• Have a Plan: Olympic athletes set goals.  Skiers have a target time they have to beat in order to win a medal.  Figure skaters have a list of moves they need to complete in their routines.  They just don’t go out there without a strategy and hope that it all comes together.  Likewise, have a plan for Lent.  Make a list of all the spiritual goals you want to accomplish before Easter.  Start now and continually add to the list as you think of new ways to make this Lent an extra special time of prayer.

The holiest time of the year begins in a few days.  Are you prepared?  Are you ready to win that spiritual gold medal?  Please share in the comments any other ways we can all become Lenten superstars.

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Medjugorje Message January 25, 2010

Mary’s message at Medjugorje on January 25, 2010:

Dear children! May this time be a time of personal prayer for you, so that the seed of faith may grow in your hearts; and may it grow into a joyful witness to others. I am with you and I desire to inspire you all: grow and rejoice in the Lord Who has created you. Thank you for having responded to my call.

Our Lady of Medjugorje
Image by angelofsweetbitter2009 via Flickr

Mary’s message at Medjugorje on January 25, 2010:

Dear children! May this time be a time of personal prayer for you, so that the seed of faith may grow in your hearts; and may it grow into a joyful witness to others. I am with you and I desire to inspire you all: grow and rejoice in the Lord Who has created you. Thank you for having responded to my call.

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Rosary Meditation — The Second Glorious Mystery

This rosary meditation focuses on The Second Glorious Mystery — The Ascension. After rising from the dead in the First Glorious Mystery, Jesus physically ascended into Heaven. We profess this every time we recite the Apostle’s Creed — “On the third day He rose again; He ascended into Heaven, He is seated at the right hand of the Father, and He will come again to judge the living and the dead.” We must remember that ultimately we will have to account for our thoughts, words, and actions in front of Jesus who reigns in Heaven. However, the Church gives us tools that allow us to remain close to God and correct our faults before facing our final judgment.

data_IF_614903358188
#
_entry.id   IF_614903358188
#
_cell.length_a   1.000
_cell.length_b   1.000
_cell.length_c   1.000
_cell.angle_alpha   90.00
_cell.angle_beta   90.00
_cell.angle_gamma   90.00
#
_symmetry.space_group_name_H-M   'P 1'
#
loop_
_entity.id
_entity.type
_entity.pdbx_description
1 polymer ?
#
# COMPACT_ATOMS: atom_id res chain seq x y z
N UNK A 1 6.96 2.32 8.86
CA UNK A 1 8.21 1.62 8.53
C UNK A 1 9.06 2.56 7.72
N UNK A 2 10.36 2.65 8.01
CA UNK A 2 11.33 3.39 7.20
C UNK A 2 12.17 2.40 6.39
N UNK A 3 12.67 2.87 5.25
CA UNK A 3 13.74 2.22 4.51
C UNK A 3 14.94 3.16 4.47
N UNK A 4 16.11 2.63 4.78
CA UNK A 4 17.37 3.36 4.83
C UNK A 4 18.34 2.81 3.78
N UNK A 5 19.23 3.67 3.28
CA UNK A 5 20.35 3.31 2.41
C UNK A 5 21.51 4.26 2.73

Ascension of Christ
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This rosary meditation focuses on The Second Glorious Mystery — The Ascension.  After rising from the dead in the First Glorious Mystery, Jesus physically ascended into Heaven.  We profess this every time we recite the Apostle’s Creed — “On the third day He rose again;  He ascended into Heaven,  He is seated at the right hand of the Father, and He will come again to judge the living and the dead.”  We must remember that ultimately we will have to account for our thoughts, words, and actions in front of Jesus who reigns in Heaven.  However, the Church gives us tools that allow us to remain close to God and correct our faults before facing our final judgment.

“He will come again to judge the living and the dead.”  Like many people, I find the idea of judgment scary.  The word “judgment” conveys a trial, assessing guilt, and handing out punishment; none of which are very pleasant.  In life, judging has a very negative connotation.  We hear how we shouldn’t be so judgmental.  Even when we are guilty (either legally or morally) many of us try to avoid admitting our faults and accepting the consequences.  Instead we hide, we lie, or play the “blame game.”  Deep down we want to be innocent, sinless, and virtuous but we often miss that mark.  But in professing our inevitable judgment in the Apostle’s Creed we remind ourselves that we need to work at becoming more Christ-like.  Understanding that our actions have consequences motivates us to avoid sin.  And we avoid sin, not just to avoid punishment, but also realizing that sin separates us from Jesus Christ whom we love.

The purpose of knowing of our coming judgment is not to scare or depress us.  In fact, God does not want to punish any of us.  He desires all of us to one day enter into His kingdom.  And He provides tools to help us avoid a harsh judgment.  The most obvious tool He gives us is the Sacrament of Confession.  This is our opportunity to set things straight with the Lord and remain in His grace.  It’s our way of doing small course corrections so that we can remain on the path that ultimately leads us into His kingdom of Heaven.  To put it another way, by routinely confessing our sins we confront our shortcomings while they are still small and manageable.  Without acknowledging our sins those small shortcomings can turn into major problems and separate us from God’s grace not to mention make our lives miserable.